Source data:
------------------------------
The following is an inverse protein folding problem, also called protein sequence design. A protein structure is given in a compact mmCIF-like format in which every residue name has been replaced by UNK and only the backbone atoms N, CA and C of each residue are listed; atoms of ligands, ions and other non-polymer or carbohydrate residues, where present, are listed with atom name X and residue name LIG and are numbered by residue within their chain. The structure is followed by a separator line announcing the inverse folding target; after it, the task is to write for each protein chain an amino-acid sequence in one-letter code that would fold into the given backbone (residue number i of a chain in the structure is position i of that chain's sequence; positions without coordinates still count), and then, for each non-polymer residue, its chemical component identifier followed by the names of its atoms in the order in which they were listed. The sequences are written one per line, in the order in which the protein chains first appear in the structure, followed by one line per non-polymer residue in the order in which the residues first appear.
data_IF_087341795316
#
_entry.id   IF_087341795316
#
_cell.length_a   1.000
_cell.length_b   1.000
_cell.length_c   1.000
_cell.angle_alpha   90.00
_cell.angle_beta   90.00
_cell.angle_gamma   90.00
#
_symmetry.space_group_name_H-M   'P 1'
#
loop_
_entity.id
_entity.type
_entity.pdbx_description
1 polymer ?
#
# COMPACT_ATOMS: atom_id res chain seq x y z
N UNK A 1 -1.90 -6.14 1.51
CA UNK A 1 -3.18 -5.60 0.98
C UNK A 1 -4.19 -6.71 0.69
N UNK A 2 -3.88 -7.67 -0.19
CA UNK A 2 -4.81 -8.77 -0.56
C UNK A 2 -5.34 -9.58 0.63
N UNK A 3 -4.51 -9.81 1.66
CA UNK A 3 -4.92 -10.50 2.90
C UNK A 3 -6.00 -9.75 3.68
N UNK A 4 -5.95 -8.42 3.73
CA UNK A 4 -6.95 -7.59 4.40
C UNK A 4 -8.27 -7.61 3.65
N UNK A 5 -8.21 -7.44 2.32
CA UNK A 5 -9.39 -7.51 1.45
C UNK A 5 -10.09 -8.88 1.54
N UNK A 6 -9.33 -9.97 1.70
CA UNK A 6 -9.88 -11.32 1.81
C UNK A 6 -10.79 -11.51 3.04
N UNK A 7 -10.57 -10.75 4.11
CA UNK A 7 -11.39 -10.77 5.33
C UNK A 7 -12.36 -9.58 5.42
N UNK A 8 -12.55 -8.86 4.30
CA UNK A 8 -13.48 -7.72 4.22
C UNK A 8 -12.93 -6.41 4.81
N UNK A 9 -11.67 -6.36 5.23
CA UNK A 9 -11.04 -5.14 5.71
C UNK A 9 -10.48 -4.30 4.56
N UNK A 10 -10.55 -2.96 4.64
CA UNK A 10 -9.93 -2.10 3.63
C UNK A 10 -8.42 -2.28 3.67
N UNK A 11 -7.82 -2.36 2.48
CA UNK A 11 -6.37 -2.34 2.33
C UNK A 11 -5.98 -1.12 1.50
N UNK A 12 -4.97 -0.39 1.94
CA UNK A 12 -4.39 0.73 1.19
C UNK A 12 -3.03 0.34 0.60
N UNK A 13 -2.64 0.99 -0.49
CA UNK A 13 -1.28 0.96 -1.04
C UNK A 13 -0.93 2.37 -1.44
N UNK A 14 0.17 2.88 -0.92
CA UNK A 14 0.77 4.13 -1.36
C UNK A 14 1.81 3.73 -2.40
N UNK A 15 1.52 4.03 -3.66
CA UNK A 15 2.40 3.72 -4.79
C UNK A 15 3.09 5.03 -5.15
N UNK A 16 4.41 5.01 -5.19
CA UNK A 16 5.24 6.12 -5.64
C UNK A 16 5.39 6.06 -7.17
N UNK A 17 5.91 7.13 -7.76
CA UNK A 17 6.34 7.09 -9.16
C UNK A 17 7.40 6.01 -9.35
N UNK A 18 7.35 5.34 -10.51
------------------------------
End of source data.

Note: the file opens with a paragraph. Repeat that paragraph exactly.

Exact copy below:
The following is an inverse protein folding problem, also called protein sequence design. A protein structure is given in a compact mmCIF-like format in which every residue name has been replaced by UNK and only the backbone atoms N, CA and C of each residue are listed; atoms of ligands, ions and other non-polymer or carbohydrate residues, where present, are listed with atom name X and residue name LIG and are numbered by residue within their chain. The structure is followed by a separator line announcing the inverse folding target; after it, the task is to write for each protein chain an amino-acid sequence in one-letter code that would fold into the given backbone (residue number i of a chain in the structure is position i of that chain's sequence; positions without coordinates still count), and then, for each non-polymer residue, its chemical component identifier followed by the names of its atoms in the order in which they were listed. The sequences are written one per line, in the order in which the protein chains first appear in the structure, followed by one line per non-polymer residue in the order in which the residues first appear.